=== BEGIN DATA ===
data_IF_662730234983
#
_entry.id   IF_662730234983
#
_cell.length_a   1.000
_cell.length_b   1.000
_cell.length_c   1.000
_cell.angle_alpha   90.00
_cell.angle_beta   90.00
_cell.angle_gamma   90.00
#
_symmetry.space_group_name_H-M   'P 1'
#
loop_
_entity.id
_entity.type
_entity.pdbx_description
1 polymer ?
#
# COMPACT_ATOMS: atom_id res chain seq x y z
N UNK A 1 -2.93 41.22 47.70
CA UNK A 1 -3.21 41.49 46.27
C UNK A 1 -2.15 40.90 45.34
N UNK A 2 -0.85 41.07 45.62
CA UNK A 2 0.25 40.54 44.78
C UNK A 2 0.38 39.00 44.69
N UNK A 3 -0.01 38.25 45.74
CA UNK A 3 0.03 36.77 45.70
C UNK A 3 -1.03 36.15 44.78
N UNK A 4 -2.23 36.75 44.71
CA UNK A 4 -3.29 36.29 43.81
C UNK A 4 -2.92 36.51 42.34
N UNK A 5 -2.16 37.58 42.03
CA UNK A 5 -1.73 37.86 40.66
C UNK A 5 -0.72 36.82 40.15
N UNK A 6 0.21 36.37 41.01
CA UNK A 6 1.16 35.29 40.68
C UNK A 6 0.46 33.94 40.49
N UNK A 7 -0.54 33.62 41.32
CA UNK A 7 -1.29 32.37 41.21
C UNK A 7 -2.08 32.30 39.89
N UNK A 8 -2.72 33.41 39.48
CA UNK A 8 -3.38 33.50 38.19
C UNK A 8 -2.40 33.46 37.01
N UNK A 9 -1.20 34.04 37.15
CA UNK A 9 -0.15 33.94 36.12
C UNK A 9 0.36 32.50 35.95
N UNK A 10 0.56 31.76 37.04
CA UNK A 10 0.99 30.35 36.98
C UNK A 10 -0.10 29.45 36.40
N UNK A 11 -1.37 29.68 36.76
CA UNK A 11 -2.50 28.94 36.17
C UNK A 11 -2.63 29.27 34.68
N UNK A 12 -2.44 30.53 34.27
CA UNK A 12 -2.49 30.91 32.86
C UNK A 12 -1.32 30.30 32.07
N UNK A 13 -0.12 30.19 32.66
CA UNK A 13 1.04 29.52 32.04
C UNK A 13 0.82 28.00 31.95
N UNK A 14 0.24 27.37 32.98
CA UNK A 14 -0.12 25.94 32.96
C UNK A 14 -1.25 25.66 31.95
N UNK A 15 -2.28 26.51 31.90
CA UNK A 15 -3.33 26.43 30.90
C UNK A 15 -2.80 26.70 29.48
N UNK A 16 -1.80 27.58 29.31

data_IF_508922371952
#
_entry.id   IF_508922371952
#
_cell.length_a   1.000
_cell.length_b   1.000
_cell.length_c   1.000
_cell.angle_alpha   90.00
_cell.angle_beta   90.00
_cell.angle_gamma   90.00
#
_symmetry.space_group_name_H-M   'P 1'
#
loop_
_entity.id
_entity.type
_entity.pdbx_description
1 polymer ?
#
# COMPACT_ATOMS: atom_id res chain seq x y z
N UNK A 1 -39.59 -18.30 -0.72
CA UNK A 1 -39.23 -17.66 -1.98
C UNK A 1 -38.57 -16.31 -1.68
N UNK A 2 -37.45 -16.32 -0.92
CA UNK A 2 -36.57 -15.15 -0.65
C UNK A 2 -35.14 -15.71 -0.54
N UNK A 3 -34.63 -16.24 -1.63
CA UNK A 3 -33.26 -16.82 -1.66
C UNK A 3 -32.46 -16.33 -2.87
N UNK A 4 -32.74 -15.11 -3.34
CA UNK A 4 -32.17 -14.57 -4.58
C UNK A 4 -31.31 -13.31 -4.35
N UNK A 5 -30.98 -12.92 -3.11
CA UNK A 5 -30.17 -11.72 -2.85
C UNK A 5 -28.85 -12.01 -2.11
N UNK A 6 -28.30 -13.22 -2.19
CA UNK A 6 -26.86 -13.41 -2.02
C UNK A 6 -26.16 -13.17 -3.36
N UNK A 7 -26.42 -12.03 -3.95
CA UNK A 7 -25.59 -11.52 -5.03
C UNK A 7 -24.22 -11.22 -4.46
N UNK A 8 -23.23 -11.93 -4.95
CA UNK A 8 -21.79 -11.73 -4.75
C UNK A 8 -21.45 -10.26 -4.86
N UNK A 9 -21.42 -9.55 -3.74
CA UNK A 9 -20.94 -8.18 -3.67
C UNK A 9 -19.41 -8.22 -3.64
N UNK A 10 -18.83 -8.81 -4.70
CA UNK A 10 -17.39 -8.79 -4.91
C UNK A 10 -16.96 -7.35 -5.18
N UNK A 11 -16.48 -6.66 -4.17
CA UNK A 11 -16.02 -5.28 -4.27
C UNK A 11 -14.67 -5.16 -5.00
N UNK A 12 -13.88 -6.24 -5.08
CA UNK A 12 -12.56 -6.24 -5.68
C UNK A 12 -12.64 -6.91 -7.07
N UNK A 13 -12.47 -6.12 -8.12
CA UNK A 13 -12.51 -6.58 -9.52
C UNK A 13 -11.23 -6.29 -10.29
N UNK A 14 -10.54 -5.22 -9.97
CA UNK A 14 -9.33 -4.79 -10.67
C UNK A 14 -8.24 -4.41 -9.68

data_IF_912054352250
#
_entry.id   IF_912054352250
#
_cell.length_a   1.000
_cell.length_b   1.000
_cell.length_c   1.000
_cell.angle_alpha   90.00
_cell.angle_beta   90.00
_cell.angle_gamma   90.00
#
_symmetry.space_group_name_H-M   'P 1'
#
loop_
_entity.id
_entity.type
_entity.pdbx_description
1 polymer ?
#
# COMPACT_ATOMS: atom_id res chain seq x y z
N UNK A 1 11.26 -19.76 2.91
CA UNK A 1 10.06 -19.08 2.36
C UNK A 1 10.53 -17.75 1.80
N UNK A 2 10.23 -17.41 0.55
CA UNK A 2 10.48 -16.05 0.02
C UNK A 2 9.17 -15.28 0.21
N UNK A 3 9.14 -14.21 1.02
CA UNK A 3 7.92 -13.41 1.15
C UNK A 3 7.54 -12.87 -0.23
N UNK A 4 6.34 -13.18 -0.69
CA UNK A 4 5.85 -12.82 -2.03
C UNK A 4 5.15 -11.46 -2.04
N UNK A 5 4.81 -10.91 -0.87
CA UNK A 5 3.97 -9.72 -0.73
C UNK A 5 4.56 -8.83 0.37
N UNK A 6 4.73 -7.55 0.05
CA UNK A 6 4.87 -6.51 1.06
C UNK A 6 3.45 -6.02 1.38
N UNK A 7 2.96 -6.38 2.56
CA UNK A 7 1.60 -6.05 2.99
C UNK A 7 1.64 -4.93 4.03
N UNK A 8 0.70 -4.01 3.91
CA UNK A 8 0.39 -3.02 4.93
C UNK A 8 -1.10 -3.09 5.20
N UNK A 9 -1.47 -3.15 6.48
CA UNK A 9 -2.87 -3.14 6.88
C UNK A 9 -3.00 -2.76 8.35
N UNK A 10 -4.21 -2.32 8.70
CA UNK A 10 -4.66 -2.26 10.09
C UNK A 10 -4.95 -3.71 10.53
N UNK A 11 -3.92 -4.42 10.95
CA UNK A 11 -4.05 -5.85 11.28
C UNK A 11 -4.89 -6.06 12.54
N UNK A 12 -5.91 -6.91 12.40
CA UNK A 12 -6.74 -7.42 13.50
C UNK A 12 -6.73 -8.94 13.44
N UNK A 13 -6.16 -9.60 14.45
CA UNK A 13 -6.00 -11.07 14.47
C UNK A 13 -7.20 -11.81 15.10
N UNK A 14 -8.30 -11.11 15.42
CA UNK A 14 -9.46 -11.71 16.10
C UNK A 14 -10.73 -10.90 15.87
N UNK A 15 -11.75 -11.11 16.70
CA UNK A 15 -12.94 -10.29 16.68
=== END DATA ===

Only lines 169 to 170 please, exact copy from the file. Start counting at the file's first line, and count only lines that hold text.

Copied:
C UNK A 7 1.64 -4.93 4.03
N UNK A 8 0.70 -4.01 3.91